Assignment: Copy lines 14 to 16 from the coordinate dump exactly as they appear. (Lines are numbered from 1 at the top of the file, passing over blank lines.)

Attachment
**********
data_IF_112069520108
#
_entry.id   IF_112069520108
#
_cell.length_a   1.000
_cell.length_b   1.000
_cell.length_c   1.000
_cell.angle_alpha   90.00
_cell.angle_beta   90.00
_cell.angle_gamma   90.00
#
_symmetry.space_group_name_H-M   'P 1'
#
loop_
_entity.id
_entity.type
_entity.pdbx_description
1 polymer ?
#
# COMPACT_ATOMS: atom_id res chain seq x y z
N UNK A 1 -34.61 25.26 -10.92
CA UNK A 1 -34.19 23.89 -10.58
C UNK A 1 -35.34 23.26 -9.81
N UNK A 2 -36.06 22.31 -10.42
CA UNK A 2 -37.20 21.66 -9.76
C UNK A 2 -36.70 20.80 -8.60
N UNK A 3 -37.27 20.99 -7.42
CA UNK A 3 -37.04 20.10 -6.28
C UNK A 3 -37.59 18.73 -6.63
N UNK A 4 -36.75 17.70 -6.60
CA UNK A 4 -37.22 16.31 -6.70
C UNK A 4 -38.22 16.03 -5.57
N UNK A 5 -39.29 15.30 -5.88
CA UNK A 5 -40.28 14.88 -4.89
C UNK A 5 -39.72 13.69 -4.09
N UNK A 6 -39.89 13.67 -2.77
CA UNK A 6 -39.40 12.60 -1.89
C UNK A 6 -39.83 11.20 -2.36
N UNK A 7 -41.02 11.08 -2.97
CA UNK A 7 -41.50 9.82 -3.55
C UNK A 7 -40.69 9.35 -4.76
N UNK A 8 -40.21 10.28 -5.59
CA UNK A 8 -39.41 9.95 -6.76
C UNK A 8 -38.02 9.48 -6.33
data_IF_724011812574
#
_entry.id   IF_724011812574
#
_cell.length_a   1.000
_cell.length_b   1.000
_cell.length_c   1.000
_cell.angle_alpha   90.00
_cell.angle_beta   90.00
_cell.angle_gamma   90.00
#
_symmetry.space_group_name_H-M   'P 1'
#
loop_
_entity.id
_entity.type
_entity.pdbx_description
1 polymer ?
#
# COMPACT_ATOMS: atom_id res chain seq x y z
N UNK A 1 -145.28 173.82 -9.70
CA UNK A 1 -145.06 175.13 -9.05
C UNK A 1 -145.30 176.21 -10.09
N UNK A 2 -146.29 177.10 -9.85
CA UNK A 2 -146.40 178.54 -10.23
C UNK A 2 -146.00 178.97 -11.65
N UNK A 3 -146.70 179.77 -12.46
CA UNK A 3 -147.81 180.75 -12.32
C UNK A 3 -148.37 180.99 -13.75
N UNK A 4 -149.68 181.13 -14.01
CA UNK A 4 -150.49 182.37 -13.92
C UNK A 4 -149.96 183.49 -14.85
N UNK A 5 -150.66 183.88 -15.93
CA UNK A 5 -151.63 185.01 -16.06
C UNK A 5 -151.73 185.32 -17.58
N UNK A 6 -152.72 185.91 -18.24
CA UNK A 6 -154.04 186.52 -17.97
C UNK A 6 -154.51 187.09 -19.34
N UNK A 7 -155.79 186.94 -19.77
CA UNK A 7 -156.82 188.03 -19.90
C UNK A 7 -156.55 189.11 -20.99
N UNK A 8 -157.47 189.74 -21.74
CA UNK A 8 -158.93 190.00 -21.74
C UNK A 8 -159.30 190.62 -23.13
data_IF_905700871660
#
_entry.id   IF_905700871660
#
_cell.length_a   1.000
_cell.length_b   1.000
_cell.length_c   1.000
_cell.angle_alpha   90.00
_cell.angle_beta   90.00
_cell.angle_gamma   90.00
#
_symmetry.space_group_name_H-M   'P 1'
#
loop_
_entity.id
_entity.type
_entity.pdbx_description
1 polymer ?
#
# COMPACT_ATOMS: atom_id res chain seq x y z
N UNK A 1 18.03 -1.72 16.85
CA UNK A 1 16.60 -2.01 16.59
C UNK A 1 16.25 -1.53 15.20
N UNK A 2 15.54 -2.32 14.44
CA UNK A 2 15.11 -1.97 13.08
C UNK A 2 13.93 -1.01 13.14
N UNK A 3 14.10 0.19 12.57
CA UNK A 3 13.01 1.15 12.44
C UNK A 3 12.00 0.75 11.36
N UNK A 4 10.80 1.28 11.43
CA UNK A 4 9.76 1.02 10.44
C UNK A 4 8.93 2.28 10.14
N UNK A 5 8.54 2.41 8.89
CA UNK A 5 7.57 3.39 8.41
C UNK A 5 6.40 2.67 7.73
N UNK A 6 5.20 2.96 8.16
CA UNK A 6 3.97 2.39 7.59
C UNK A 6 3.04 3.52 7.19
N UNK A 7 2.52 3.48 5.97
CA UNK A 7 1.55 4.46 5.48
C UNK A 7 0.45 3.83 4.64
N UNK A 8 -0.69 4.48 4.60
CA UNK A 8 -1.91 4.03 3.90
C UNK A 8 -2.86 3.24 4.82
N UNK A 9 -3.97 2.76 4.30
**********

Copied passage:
loop_
_entity.id
_entity.type